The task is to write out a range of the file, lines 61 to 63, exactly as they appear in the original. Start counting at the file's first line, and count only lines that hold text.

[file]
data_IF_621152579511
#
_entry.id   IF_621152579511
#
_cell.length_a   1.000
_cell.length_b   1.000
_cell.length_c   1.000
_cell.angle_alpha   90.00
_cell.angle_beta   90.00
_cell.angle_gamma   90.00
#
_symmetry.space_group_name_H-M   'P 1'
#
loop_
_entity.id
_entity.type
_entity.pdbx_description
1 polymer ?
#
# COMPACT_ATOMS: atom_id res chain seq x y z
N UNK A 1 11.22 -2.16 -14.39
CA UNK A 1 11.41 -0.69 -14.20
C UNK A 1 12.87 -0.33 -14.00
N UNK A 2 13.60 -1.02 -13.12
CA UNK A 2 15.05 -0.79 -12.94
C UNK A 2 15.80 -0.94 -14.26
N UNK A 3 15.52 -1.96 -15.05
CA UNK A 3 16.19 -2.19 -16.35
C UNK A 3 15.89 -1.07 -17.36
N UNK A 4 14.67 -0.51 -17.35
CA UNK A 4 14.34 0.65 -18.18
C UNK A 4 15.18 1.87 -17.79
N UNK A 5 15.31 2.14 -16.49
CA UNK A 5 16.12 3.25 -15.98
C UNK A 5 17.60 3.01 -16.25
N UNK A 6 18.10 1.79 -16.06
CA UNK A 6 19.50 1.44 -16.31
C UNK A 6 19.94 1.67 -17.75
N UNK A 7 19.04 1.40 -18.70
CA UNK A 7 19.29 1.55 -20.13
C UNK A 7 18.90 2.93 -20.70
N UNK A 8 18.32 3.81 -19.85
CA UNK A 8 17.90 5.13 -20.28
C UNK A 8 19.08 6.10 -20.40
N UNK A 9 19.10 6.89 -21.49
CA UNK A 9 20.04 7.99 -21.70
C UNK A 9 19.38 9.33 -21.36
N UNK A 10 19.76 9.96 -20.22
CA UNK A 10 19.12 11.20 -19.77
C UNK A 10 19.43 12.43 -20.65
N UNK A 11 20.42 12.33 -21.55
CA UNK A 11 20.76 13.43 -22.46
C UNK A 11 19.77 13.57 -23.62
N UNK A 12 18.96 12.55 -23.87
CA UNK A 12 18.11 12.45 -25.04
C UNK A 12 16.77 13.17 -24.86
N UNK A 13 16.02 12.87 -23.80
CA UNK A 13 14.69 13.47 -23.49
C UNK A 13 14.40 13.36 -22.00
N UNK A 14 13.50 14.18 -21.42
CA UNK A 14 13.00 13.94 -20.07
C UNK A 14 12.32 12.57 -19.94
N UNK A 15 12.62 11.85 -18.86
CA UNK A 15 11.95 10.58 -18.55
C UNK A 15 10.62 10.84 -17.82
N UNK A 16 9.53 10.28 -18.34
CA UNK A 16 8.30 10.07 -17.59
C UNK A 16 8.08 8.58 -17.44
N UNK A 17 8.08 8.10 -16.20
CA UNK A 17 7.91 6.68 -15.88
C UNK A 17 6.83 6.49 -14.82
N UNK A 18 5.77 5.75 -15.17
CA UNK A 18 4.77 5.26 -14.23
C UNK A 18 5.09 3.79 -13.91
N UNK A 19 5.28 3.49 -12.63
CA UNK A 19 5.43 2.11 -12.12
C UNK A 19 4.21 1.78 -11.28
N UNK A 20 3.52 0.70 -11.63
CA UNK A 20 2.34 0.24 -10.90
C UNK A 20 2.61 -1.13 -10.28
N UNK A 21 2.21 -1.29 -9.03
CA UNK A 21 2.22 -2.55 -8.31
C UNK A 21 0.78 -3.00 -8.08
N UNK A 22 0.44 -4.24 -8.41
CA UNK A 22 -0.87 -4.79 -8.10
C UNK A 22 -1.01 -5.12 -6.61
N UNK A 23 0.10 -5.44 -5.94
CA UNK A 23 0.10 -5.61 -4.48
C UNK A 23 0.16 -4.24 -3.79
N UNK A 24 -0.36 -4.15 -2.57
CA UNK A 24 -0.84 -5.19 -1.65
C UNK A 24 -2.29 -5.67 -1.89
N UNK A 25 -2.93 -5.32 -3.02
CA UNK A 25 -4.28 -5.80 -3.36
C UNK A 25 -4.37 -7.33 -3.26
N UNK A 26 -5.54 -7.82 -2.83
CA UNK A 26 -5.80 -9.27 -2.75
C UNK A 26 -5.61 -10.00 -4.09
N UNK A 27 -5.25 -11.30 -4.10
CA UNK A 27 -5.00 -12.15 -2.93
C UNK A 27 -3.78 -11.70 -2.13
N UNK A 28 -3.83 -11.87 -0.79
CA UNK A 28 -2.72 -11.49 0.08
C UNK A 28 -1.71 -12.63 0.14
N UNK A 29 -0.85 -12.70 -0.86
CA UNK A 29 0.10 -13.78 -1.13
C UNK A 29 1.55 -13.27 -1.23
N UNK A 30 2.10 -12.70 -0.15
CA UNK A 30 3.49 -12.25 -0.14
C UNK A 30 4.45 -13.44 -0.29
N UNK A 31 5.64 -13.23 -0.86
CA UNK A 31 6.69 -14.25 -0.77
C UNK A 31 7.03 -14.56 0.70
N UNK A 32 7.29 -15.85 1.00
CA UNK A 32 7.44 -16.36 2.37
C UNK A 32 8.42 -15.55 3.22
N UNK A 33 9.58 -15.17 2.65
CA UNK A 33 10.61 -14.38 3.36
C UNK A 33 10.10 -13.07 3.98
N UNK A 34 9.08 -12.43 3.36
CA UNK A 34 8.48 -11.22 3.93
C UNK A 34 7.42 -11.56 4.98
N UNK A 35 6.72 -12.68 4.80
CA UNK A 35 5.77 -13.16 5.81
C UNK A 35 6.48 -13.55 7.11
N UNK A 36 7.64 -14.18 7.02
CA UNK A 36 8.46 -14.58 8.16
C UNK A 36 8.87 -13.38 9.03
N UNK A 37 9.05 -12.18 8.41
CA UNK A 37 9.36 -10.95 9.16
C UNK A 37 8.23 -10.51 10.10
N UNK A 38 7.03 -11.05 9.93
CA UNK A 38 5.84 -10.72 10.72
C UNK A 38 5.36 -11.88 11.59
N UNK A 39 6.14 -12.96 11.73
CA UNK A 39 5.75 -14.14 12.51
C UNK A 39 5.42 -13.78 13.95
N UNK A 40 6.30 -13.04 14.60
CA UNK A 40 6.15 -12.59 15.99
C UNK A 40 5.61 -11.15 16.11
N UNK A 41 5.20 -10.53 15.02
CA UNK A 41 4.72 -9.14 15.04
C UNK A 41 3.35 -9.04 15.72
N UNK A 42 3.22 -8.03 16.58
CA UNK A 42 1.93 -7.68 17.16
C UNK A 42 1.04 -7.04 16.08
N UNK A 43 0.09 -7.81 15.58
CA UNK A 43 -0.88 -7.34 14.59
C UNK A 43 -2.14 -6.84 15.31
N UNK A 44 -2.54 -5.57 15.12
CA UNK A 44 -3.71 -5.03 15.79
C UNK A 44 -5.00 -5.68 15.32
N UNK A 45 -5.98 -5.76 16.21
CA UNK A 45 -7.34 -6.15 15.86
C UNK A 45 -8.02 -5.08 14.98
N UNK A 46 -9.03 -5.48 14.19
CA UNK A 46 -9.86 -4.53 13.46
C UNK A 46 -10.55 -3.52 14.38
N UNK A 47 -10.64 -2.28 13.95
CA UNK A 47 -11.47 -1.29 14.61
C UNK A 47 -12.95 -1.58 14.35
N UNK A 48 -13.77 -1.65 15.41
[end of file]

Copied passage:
CA UNK A 14 13.00 13.94 -20.07
C UNK A 14 12.32 12.57 -19.94
N UNK A 15 12.62 11.85 -18.86